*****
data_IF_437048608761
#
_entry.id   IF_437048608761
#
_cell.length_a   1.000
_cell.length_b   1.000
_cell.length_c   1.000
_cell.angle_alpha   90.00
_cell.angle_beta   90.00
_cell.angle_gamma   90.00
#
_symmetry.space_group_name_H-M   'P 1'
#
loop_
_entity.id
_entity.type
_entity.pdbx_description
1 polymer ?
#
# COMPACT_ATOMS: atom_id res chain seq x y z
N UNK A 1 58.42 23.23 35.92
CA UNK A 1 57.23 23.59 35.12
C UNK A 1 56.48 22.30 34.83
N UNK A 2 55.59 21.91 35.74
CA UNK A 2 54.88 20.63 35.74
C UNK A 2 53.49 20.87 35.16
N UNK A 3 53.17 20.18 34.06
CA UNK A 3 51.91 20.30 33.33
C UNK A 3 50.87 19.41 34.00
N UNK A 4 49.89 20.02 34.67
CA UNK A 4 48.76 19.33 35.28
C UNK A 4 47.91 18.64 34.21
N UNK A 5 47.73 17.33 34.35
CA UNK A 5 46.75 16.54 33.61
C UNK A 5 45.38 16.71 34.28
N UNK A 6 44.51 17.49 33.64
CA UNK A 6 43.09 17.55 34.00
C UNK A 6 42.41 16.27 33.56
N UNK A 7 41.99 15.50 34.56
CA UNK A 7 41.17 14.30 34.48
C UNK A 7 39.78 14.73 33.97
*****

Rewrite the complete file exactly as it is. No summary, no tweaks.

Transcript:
data_IF_437048608761
#
_entry.id   IF_437048608761
#
_cell.length_a   1.000
_cell.length_b   1.000
_cell.length_c   1.000
_cell.angle_alpha   90.00
_cell.angle_beta   90.00
_cell.angle_gamma   90.00
#
_symmetry.space_group_name_H-M   'P 1'
#
loop_
_entity.id
_entity.type
_entity.pdbx_description
1 polymer ?
#
# COMPACT_ATOMS: atom_id res chain seq x y z
N UNK A 1 58.42 23.23 35.92
CA UNK A 1 57.23 23.59 35.12
C UNK A 1 56.48 22.30 34.83
N UNK A 2 55.59 21.91 35.74
CA UNK A 2 54.88 20.63 35.74
C UNK A 2 53.49 20.87 35.16
N UNK A 3 53.17 20.18 34.06
CA UNK A 3 51.91 20.30 33.33
C UNK A 3 50.87 19.41 34.00
N UNK A 4 49.89 20.02 34.67
CA UNK A 4 48.76 19.33 35.28
C UNK A 4 47.91 18.64 34.21
N UNK A 5 47.73 17.33 34.35
CA UNK A 5 46.75 16.54 33.61
C UNK A 5 45.38 16.71 34.28
N UNK A 6 44.51 17.49 33.64
CA UNK A 6 43.09 17.55 34.00
C UNK A 6 42.41 16.27 33.56
N UNK A 7 41.99 15.50 34.56
CA UNK A 7 41.17 14.30 34.48
C UNK A 7 39.78 14.73 33.97